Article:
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I need to run a string through a Java program and then retrieve the output. The Java program accepts the string through standard input. The following works:

my $output = `echo $string | java -jar java_program.jar`;

There is one problem: $string could be just about anything. Any thoughts on a good solution to this problem?

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5 Answers

up vote 6 down vote accepted

I suggest you to look at IPC::Run3 module. It uses very simple interface and allow to get STDERR and STDOUT. Here is small example:

use IPC::Run3;
## store command output here
my ($cmd_out, $cmd_err);
my $cmd_input = "put your input string here";
run3([ 'java', '-jar', 'java_program.jar'], \$cmd_input, \$cmd_out, \$cmd_err);
print "command output [$cmd_out] error [$cmd_err]\n";

See IPC::Run3 comparation with other modules.

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If you can use CPAN modules (and I'm assuming most people can), look at Ivan's answer on using IPC::Run3. It should handle everything you need.

If you can't use modules, here's how to do things the plain vanilla way.

You can use a pipe to do your input, and it will avoid all those command line quoting issues:

open PIPE, "| java -jar java_program.jar";
print PIPE "$string";

It looks like you actually need the output of the command, though. You could open two pipes with something like IPC::Open2 (to and from the java process) but you risk putting yourself in deadlock trying to deal with both pipes at the same time.

You can avoid that by having java output to a file, then reading from that file:

open PIPE, "| java -jar java_program.jar > output.txt";
print PIPE "$string";

open OUTPUT, "output.txt";
while (my $line = <OUTPUT>) {
    # do something with $line

The other option is to do things the other way around. Put $string in a temporary file, then use it as input to java:

open INPUT, "input.txt";
print INPUT "$string";

open OUTPUT, "java -jar java_program.jar < input.txt |";
while (my $line = <OUTPUT>) {
    # do something with the output

Note that this isn't the greatest way to do temporary files; I've just used output.txt and input.txt for simplicity. Look at the File::Temp docs for various cleaner ways to create temporary files more cleanly.

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That looks great but how do I get the output of the command? –  spudly Dec 15 '09 at 18:11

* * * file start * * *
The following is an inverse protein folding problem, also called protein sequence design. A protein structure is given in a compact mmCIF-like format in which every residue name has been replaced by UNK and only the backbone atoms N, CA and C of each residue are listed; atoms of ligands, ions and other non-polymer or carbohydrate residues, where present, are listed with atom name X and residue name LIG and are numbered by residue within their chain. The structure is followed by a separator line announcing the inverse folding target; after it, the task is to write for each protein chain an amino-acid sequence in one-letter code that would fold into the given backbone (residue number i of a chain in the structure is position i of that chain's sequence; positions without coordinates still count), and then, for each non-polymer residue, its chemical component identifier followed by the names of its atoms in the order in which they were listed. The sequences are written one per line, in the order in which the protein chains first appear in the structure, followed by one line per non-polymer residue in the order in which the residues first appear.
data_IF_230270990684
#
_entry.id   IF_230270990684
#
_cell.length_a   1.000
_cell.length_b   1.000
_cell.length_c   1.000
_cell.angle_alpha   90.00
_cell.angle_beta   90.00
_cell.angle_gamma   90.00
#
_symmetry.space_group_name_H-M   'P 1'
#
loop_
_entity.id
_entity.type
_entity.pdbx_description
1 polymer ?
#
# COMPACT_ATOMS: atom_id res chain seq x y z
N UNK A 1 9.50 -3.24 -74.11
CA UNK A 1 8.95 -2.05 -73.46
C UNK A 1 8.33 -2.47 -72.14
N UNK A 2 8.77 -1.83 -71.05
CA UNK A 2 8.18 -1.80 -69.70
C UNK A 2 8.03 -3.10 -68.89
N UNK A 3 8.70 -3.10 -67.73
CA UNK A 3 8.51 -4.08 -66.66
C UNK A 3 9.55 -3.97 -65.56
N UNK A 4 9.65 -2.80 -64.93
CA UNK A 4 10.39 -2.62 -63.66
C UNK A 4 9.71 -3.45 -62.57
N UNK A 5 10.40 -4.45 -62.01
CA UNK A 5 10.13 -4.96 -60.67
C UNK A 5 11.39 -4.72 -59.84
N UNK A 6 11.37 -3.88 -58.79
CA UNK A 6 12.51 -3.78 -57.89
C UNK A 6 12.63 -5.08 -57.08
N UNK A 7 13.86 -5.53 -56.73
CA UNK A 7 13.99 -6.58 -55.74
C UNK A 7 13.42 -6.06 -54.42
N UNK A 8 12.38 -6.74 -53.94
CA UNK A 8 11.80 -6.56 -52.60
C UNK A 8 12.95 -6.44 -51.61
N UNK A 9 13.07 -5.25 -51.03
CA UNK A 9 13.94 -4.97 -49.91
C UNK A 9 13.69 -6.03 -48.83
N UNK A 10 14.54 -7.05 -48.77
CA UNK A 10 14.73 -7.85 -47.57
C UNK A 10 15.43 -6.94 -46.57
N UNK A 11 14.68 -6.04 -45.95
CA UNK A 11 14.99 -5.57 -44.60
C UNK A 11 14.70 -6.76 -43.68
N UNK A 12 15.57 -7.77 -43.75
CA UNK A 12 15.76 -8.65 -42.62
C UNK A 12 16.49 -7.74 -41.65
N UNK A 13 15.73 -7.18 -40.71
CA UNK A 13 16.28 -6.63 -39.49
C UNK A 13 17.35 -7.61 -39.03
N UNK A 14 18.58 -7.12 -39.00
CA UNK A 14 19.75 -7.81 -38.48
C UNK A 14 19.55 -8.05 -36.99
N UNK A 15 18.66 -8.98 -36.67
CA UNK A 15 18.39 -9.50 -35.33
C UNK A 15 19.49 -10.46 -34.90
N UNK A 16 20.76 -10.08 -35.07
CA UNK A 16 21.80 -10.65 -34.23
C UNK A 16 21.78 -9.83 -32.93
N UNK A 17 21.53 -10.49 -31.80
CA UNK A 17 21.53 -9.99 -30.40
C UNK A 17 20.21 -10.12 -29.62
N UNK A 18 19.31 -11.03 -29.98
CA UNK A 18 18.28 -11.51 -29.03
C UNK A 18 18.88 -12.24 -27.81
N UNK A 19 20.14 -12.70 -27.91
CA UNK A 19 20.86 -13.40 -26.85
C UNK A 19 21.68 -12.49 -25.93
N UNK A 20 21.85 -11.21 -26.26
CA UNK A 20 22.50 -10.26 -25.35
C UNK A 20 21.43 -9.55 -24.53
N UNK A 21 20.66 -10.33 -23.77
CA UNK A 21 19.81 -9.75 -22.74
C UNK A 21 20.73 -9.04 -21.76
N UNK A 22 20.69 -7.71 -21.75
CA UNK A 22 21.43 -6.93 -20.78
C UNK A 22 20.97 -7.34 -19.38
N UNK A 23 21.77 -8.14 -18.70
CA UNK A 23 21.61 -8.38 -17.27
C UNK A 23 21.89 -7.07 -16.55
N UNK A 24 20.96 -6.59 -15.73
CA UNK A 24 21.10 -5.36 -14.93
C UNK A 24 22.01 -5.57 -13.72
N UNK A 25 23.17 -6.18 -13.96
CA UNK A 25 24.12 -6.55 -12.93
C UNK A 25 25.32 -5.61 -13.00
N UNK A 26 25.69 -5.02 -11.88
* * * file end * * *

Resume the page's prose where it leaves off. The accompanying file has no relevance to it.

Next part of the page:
@spudly, you can't with that recommendation. You'd need to use open2(), check perldoc perlipc for "bidirectional communication" –  jsoverson Dec 15 '09 at 18:22
Many uses of open2 or open3 on Windows systems are fatally hampered by the fact that you can only select against a socket on Win32. If you aren't on Windows or blocking is ok, then open2 or open3 may do the trick for you. –  daotoad Dec 15 '09 at 19:29
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Have you looked into IPC::Run?

Syntax similar to this might be what you are looking for:

use IPC::Run qw( run );
my $input = $string;
my ($out, $err);
run ["java -jar java_program.jar"], \$input, \$out, \$err;
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Create a pipeline just like your shell would.

Here's our scary string:

my $str = "foo * ~ bar \0 baz *";

We'll build our pipeline backwards, so first we gather the output from the Java program:

my $pid1 = open my $fh1, "-|";
die "$0: fork: $!" unless defined $pid1;

if ($pid1) {
  # grab output from Java program
  while (<$fh1>) {
    my @c = unpack "C*" => $_;
    print "$_\n  => @c\n";

Note the special "-|" argument to Perl's open operator.

If you open a pipe on the command '-' , i.e., either '|-' or '-|' with 2-arguments (or 1-argument) form of open(), then there is an implicit fork done, and the return value of open is the pid of the child within the parent process, and 0 within the child process … The filehandle behaves normally for the parent, but i/o to that filehandle is piped from/to the STDOUT/STDIN of the child process.

The unpack is there to peek into the contents of the data read from the pipe.

In your program, you'll want to run the Java program, but the code below uses a reasonable facsimile:

else {
  my $pid2 = open my $fh2, "-|";
  die "$0: fork: $!" unless defined $pid2;

  if ($pid2) {
    $| = 1;
    open STDIN, "<&=" . fileno($fh2)
      or die "$0: dup: $!";

    # exec "java", "-jar", "java_program.jar";

    # simulate Java program
    exec "perl", "-pe", q(
      BEGIN { $" = "][" }
      my @a = split " ", scalar reverse $_;
      $_ = "[@a]\n";
    die "$0: exec failed";

Finally, the humble grandchild simply prints the scary string (which arrives on the standard input of the Java program) and exits. Setting $| to a true value flushes the currently selected filehandle and puts it in unbuffered mode.

  else {
    print $str;
    $| = 1;
    exit 0;

Its output:

$ ./try
  => 91 42 93 91 122 97 98 93 91 0 93 91 114 97 98 93 91 126 93 91 42 93 91 111 111 102 93

Note that the NUL survives the trip.

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The builtin IPC::Open2 module provides a function to handle bidirectional-piping without an external file.

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